The experience of the environment of a room is personal. Individual perceptual conditions such as sight, hearing and sense of touch has an impact on how we perceive and understand a room. Moreover, our different backgrounds, understanding and experience also play a role. The scents, sounds, materials and views are also perceived and valued differently and may influence, consciously or unconsciously, our experience of the environment as attractive, pleasant and welcoming, or the opposite. Therefore, the same environment can be perceived completely different by different people.
When we are vulnerable because of disability or disease, we are particularly dependant on an environment that can be easily interpreted and understood and which contributes to security, independence and well-being.
A person-centred approach is crucial in the planning and adaptation of health care facilities where individual preferences, desires and needs are met. To increase knowledge about how we can create environments that strengthen independence, self-esteem and well-being is an aim of the healthcare environment research.
The starting point is the relationship between personal skills and the support or obstacles that the environment constitutes. The studies are designed to increase awareness of adaptation to each person’s unique skills and the outcomes regarding behaviour, utility and wellness. For instance; research could entail creating environments that stimulate mental capabilities, support daily activities and contribute to the experience of health and wellness.
A pioneer of this mindset was Powell Lawton who developed the model The ecological model of aging (1973). According to this model, an adaptation of the environment to meet individual needs may be expressed as well-being and independent behaviour. Another pioneer within the field is Roger Ulrich and his design theory of environmental strategies to reduce stress.
This person-centred way of looking at the environment requires the consideration of both personal skills and various supporting or hindering aspects of the surroundings, in line with e.g. a Practice framework for person-centred care as described by McCormack and McCane (2006).
Research focus and methods
The health care environment research focuses on the experiences of patients, family, and employees. Furthermore, hospital-related injuries- psychosocial and physical- are investigated as they may be avoided as well as health economic factors that can be linked to the environment.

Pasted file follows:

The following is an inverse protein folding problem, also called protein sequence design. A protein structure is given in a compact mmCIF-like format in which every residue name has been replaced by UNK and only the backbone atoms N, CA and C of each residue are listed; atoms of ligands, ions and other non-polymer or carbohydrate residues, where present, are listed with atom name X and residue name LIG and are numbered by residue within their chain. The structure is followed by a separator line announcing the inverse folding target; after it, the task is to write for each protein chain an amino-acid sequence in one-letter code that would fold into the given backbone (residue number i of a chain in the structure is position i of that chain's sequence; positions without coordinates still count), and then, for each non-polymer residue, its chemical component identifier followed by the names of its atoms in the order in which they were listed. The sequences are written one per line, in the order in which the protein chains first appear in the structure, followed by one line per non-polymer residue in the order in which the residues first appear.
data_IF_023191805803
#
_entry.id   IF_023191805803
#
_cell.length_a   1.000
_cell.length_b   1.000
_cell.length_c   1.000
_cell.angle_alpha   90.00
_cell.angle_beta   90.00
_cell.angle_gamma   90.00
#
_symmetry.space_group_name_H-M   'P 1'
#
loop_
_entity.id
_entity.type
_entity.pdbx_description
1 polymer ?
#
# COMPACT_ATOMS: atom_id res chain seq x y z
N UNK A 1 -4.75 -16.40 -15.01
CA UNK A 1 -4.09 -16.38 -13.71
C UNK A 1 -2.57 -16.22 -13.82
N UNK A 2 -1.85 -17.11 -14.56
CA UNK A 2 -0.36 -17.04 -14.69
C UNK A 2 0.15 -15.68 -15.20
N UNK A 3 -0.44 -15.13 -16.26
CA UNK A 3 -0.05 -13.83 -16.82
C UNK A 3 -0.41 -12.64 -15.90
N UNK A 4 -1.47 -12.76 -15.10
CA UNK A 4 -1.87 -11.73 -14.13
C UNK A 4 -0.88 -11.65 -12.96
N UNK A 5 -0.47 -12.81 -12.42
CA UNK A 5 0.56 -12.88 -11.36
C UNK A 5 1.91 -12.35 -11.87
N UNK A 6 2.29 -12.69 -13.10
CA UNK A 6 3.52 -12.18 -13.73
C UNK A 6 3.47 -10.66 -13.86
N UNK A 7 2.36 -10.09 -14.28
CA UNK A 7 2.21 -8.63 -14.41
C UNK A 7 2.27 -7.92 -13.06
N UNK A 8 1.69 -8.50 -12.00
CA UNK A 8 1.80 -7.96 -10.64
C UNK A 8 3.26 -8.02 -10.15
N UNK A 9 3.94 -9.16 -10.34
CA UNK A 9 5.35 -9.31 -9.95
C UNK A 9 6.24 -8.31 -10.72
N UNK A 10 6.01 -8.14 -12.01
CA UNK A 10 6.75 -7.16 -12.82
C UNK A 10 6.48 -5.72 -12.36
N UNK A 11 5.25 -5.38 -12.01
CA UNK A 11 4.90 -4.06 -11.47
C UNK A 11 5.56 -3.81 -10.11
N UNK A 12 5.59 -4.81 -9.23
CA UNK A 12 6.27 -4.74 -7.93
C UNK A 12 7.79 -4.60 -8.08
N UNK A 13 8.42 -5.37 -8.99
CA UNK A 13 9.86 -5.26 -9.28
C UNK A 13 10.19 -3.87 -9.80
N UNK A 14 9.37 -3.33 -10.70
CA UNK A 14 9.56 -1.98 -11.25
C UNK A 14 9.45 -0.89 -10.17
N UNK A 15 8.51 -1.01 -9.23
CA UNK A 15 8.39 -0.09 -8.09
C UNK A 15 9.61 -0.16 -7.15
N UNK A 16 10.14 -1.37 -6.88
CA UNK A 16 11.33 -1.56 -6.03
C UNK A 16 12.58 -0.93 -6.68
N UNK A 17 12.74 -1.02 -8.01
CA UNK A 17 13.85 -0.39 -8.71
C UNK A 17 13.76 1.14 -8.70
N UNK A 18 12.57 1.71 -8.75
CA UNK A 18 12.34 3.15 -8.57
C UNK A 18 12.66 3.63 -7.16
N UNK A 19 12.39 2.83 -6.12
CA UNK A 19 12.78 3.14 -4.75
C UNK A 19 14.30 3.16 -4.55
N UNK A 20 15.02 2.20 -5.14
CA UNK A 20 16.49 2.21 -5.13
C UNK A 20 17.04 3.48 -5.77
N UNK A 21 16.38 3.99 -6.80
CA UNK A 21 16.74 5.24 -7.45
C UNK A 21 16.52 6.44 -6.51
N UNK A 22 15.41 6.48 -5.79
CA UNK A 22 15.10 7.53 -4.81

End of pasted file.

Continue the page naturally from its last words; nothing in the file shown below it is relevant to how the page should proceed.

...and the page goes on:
The studies include a life-world perspective and focus on settings for health care in both inpatient and outpatient care as well as care in the home and special needs housing. As the healthcare environment is a complex system, studies require a complex approach, involving both quantitative and qualitative methods in the form of questionnaires, register studies, interviews, observations and photo-voice.
As the field is under development, the studies also include methodological development of instruments.
• The physical environment in psychiatric care
• Well-being and atmosphere in the home
• Care environment for frail elderly in hospitals related to patient safety
• The physical health quality of the environment related to the well-being of older people in residential care
• Will development of the premises and organisation lead to a person-centred approach in oncology care?
• Home as an arena for health care. Research project within the framework AIDAH Integrative Ways of residing: Health and Quality of residence.
• Development of safe care in the home by co-creating meetings between the frail elderly and caregivers in the home
• The physical environment’s impact on quality of care in paediatrics
• Childbirth - Environment - Security
• The impact of the physical environment in homes for youth with special needs
Forum Vårdbyggnad is a meeting place for professionals who work with the physical environment in health care. The forum supports and informs about the development, research and education through conferences and seminars.